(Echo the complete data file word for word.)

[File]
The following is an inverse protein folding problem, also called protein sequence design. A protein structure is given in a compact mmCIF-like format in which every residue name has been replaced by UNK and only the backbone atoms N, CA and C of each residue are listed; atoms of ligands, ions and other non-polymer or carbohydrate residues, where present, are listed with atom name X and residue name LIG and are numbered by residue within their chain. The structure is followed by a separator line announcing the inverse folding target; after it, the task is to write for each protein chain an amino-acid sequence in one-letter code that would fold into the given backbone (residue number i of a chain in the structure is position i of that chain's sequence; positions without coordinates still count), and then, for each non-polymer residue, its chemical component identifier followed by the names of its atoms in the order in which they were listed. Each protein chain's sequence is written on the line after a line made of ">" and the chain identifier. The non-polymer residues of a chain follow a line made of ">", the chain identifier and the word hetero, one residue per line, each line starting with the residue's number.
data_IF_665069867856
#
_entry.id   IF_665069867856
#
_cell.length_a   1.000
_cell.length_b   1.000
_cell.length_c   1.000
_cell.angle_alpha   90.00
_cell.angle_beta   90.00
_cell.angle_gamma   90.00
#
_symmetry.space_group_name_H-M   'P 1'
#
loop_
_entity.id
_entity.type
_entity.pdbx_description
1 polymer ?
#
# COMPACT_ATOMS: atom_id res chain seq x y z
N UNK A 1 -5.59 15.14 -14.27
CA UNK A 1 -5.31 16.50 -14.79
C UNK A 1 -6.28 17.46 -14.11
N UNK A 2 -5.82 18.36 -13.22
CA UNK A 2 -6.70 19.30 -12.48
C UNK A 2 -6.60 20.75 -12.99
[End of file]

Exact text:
The following is an inverse protein folding problem, also called protein sequence design. A protein structure is given in a compact mmCIF-like format in which every residue name has been replaced by UNK and only the backbone atoms N, CA and C of each residue are listed; atoms of ligands, ions and other non-polymer or carbohydrate residues, where present, are listed with atom name X and residue name LIG and are numbered by residue within their chain. The structure is followed by a separator line announcing the inverse folding target; after it, the task is to write for each protein chain an amino-acid sequence in one-letter code that would fold into the given backbone (residue number i of a chain in the structure is position i of that chain's sequence; positions without coordinates still count), and then, for each non-polymer residue, its chemical component identifier followed by the names of its atoms in the order in which they were listed. Each protein chain's sequence is written on the line after a line made of ">" and the chain identifier. The non-polymer residues of a chain follow a line made of ">", the chain identifier and the word hetero, one residue per line, each line starting with the residue's number.
data_IF_665069867856
#
_entry.id   IF_665069867856
#
_cell.length_a   1.000
_cell.length_b   1.000
_cell.length_c   1.000
_cell.angle_alpha   90.00
_cell.angle_beta   90.00
_cell.angle_gamma   90.00
#
_symmetry.space_group_name_H-M   'P 1'
#
loop_
_entity.id
_entity.type
_entity.pdbx_description
1 polymer ?
#
# COMPACT_ATOMS: atom_id res chain seq x y z
N UNK A 1 -5.59 15.14 -14.27
CA UNK A 1 -5.31 16.50 -14.79
C UNK A 1 -6.28 17.46 -14.11
N UNK A 2 -5.82 18.36 -13.22
CA UNK A 2 -6.70 19.30 -12.48
C UNK A 2 -6.60 20.75 -12.99